The most well renowned Batman villain is, of course, the Clown Prince of Crime himself, the Joker. Many writers, both on-screen and in print have alluded to the fact that the Joker would not exist without Batman and, indeed, the character boasts the most fearsome rogues gallery of all comic creations (many of which will be featured in the live show). Maybe the Dark Knight’s success, to some extent, lie with his fearsome – although admittedly sometimes goofy – villains?

Holden doesn't think it is so black and white.

'I like stories, so to me if the story is well written it doesn’t really matter. Because Batman is such a larger than life character, people often assume he has to fight larger than life villains. But in Year One, he fought pimps and the big villain was the head of a drug family. The book is also as much about Commissioner Gordon, and the affair he is having, as it is about Batman. It is a realistically drawn story which was a real coming of age tale for me, showing me that comics could be for adults.' 

To some realism and superhero comics might seem like odd bed-fellows. but for Coney it is a key reason why Bruce Wayne’s crime-fighting persona has endured the test of time.

'You could spend the rest of your life trying, and you would never be able to run as fast as the Flash, or jump skyscrapers in a single bound. But if you trained hard enough, you could conceivably become Batman or his partner – there is a big wish fulfilment element.'

Despite being most famous for his artwork with 2000AD, Holden has also been instrumental in bringing comics to digital media, helping design the Comic Reader App to facilitate the viewing of comic books on devices such as the iPad and various smartphones. For him, this is very much the future for Batman and his like.

'DC Comics have already signed an agreement to have their graphic novels published exclusively on the Kindle Fire, so it shows that they see the massive potential. As it stands, comics are readily available to purchase online and when the resolution on devices like the iPad improve it will be as good as viewing them on paper. However, there will of course still be a big market for print media. Indeed, like records and vinyl, as sales of digital comics rise, there will also be a rise in people collecting hardback editions of comics they have read online and enjoy. I’ve found myself doing it already!'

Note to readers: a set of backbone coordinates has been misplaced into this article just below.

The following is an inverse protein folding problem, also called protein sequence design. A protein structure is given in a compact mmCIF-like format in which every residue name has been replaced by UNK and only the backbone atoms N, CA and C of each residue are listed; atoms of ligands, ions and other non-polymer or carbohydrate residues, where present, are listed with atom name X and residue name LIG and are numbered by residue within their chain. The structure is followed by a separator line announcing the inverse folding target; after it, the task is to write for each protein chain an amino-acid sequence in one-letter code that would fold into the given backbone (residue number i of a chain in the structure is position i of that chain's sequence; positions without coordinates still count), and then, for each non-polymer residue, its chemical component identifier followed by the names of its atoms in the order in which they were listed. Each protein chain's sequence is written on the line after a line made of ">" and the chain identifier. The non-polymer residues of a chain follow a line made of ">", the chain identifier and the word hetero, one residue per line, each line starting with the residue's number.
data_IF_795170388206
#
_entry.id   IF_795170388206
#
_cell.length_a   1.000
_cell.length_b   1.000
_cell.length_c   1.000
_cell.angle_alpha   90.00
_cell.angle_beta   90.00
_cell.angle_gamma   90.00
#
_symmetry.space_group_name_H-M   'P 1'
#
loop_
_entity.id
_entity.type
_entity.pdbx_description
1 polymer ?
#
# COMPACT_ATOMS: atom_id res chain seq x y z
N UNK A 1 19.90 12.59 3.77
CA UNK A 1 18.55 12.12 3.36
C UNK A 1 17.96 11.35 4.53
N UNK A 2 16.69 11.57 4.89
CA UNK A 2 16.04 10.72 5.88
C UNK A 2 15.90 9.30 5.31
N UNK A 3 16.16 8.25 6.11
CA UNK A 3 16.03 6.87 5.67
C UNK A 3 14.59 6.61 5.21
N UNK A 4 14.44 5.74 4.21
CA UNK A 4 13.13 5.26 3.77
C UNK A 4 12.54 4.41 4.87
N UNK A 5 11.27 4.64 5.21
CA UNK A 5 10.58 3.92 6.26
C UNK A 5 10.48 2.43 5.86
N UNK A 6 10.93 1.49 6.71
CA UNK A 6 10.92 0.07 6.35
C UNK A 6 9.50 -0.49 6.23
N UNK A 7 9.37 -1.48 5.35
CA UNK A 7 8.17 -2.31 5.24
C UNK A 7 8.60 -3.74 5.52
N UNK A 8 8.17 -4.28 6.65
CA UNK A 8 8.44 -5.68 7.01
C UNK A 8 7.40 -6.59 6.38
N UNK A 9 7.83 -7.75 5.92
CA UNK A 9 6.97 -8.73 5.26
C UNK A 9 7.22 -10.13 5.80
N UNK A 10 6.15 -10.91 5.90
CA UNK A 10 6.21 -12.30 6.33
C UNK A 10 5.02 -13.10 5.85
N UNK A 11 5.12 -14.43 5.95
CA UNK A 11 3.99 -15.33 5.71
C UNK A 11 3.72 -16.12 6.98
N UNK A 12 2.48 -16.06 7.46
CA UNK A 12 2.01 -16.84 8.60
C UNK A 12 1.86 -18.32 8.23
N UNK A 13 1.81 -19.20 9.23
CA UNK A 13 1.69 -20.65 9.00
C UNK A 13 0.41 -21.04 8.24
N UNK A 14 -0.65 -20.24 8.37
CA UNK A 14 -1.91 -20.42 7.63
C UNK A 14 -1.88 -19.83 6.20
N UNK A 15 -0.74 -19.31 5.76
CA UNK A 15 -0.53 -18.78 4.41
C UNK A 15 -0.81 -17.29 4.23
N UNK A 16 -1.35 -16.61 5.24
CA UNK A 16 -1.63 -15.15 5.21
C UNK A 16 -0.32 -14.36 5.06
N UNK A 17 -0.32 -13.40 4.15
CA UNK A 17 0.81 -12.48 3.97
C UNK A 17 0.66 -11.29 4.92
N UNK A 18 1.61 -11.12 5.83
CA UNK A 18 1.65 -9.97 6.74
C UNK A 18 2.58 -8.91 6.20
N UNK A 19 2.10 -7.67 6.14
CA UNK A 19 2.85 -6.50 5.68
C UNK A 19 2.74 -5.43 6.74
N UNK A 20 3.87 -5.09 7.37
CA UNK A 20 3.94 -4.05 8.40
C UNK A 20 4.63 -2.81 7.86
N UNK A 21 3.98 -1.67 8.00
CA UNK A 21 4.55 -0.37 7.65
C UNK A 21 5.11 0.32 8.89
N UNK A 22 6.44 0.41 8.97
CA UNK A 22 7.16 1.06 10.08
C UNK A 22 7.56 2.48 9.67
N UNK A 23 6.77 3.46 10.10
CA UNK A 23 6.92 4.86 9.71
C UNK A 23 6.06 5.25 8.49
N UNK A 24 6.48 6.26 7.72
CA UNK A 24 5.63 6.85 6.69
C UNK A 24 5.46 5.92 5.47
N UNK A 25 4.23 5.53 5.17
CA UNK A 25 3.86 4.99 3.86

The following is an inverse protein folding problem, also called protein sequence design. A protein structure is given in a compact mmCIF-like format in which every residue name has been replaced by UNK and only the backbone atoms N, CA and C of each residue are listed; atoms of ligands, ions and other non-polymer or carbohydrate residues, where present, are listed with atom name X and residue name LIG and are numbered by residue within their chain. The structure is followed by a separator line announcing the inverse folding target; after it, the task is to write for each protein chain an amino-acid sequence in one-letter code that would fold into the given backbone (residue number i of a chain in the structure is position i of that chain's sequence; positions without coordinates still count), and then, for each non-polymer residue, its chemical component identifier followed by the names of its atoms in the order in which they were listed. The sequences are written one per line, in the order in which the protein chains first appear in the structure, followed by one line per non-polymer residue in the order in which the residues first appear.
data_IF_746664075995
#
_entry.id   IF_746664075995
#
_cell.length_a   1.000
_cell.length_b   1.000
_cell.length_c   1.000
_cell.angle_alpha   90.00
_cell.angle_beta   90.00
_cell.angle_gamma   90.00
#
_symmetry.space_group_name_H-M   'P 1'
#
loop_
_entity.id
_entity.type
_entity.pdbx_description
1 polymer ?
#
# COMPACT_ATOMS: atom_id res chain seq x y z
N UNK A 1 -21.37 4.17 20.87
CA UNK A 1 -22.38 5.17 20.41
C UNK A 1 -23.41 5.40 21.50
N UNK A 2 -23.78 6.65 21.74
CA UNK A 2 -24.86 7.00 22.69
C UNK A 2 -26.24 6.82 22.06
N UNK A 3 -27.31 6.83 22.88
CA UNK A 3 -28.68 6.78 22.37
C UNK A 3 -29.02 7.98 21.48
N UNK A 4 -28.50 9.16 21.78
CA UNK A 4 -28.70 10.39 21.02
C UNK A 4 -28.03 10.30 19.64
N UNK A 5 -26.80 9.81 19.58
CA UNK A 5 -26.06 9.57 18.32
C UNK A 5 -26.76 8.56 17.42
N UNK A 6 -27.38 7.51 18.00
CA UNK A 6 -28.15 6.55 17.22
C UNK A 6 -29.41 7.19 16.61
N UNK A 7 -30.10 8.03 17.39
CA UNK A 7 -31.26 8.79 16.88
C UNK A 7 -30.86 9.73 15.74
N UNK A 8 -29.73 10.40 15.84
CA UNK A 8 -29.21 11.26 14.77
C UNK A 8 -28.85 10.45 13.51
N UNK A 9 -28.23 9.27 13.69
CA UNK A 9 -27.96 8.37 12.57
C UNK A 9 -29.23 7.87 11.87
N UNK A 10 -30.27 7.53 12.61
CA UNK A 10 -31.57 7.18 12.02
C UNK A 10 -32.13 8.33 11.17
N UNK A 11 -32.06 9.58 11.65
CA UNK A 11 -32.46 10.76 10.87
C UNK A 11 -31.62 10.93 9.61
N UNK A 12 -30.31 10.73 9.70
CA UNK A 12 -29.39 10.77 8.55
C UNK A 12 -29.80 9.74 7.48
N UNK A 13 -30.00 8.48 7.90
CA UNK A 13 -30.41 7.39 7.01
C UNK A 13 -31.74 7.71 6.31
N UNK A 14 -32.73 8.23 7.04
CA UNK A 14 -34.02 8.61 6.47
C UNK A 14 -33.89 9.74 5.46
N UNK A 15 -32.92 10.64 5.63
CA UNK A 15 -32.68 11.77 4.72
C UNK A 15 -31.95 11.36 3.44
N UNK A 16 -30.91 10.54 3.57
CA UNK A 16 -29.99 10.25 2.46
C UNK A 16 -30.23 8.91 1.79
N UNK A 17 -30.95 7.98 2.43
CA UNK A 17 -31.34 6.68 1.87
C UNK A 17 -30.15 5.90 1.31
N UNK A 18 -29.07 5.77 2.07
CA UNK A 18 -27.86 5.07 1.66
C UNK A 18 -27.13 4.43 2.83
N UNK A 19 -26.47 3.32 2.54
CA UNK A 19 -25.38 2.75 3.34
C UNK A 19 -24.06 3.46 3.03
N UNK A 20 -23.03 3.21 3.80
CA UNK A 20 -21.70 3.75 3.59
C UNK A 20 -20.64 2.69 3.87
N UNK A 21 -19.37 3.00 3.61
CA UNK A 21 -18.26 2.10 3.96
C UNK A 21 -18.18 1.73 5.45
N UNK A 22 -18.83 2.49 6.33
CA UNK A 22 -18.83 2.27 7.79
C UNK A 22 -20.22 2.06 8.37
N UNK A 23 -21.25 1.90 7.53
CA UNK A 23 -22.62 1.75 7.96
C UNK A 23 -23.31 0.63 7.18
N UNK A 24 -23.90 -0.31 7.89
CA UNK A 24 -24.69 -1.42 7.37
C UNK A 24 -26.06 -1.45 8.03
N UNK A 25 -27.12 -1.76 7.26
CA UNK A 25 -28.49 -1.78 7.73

Both Holden and Coney are extremely interested in the forthcoming live show, if a little sceptical. 'There is a very fine like between "awesome" and "awful",' laughs Holden, “At first I saw the poster and thought that it would be terrible, but the more I hear about it and the more I think about it, it could be really, really good. I don’t want to miss my one chance to see it!'

According to Coney, 'If you’re going to do this, you’ve really got to go for it. There is no character in comics that lends himself better to a stage than Batman – he is so gothic and operatic by his very nature. It is very telling that people are so ready to accept Batman in this form, indicative of why he has lasted so long. In this case though, it’s not so much of a case of it being over when the fat lady sings, but being over when the Joker’s killed everyone in the auditorium!'

Awful or awesome, Batman Live promises to offer a completely original show and yet another fresh take on the World’s Greatest Detective.

PJ Holden will be signing comics in Forbidden Planet Belfast on November 12, where Mal Coney works by day as a mild-mannered shop manager. Batman Live is at the Odyssey Arena from October 5 - 8. For more information check out CultureNorthernIreland's What's On.